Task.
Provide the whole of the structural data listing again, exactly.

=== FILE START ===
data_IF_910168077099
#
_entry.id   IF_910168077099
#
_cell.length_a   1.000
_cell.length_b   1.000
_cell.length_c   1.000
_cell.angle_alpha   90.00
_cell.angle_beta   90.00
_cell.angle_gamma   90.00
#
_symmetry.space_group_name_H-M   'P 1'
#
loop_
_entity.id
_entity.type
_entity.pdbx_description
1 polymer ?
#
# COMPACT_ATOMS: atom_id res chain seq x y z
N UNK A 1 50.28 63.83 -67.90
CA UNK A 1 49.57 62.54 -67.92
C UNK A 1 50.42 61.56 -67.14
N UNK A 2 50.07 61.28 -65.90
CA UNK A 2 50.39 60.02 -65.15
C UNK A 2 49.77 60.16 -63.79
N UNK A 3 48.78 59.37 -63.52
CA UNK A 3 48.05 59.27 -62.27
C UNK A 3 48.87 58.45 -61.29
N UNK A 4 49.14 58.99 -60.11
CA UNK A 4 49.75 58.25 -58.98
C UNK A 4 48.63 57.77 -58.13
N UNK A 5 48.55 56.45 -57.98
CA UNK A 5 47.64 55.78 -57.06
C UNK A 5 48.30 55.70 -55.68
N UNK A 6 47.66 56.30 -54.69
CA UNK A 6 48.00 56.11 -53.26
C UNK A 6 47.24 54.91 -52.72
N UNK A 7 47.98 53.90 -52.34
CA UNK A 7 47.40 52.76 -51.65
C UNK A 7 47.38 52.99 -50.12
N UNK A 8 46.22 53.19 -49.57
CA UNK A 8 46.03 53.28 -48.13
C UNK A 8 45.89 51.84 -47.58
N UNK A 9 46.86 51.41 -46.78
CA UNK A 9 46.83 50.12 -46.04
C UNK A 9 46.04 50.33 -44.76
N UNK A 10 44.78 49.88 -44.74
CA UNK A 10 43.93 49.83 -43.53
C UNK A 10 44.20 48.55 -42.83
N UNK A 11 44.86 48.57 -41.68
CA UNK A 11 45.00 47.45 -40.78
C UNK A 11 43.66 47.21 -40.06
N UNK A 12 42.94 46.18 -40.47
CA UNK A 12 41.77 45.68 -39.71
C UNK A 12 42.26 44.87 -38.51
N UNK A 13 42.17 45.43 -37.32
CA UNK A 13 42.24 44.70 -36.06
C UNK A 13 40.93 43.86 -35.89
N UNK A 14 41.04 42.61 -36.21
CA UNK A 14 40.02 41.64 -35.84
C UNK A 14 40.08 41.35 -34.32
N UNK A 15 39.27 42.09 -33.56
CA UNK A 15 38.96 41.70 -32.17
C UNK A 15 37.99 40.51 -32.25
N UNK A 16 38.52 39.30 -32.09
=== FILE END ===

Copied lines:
data_IF_910168077099
#
_entry.id   IF_910168077099
#
_cell.length_a   1.000
_cell.length_b   1.000
_cell.length_c   1.000
_cell.angle_alpha   90.00
_cell.angle_beta   90.00
_cell.angle_gamma   90.00
#
_symmetry.space_group_name_H-M   'P 1'
#
loop_
_entity.id
_entity.type
_entity.pdbx_description
1 polymer ?
#
# COMPACT_ATOMS: atom_id res chain seq x y z
N UNK A 1 50.28 63.83 -67.90
CA UNK A 1 49.57 62.54 -67.92
C UNK A 1 50.42 61.56 -67.14
N UNK A 2 50.07 61.28 -65.90
CA UNK A 2 50.39 60.02 -65.15
C UNK A 2 49.77 60.16 -63.79
N UNK A 3 48.78 59.37 -63.52
CA UNK A 3 48.05 59.27 -62.27
C UNK A 3 48.87 58.45 -61.29
N UNK A 4 49.14 58.99 -60.11
CA UNK A 4 49.75 58.25 -58.98
C UNK A 4 48.63 57.77 -58.13
N UNK A 5 48.55 56.45 -57.98
CA UNK A 5 47.64 55.78 -57.06
C UNK A 5 48.30 55.70 -55.68
N UNK A 6 47.66 56.30 -54.69
CA UNK A 6 48.00 56.11 -53.26
C UNK A 6 47.24 54.91 -52.72
N UNK A 7 47.98 53.90 -52.34
CA UNK A 7 47.40 52.76 -51.65
C UNK A 7 47.38 52.99 -50.12
N UNK A 8 46.22 53.19 -49.57
CA UNK A 8 46.03 53.28 -48.13
C UNK A 8 45.89 51.84 -47.58
N UNK A 9 46.86 51.41 -46.78
CA UNK A 9 46.83 50.12 -46.04
C UNK A 9 46.04 50.33 -44.76
N UNK A 10 44.78 49.88 -44.74
CA UNK A 10 43.93 49.83 -43.53
C UNK A 10 44.20 48.55 -42.83
N UNK A 11 44.86 48.57 -41.68
CA UNK A 11 45.00 47.45 -40.78
C UNK A 11 43.66 47.21 -40.06
N UNK A 12 42.94 46.18 -40.47
CA UNK A 12 41.77 45.68 -39.71
C UNK A 12 42.26 44.87 -38.51
N UNK A 13 42.17 45.43 -37.32
CA UNK A 13 42.24 44.70 -36.06
C UNK A 13 40.93 43.86 -35.89
N UNK A 14 41.04 42.61 -36.21
CA UNK A 14 40.02 41.64 -35.84
C UNK A 14 40.08 41.35 -34.32
N UNK A 15 39.27 42.09 -33.56
CA UNK A 15 38.96 41.70 -32.17
C UNK A 15 37.99 40.51 -32.25
N UNK A 16 38.52 39.30 -32.09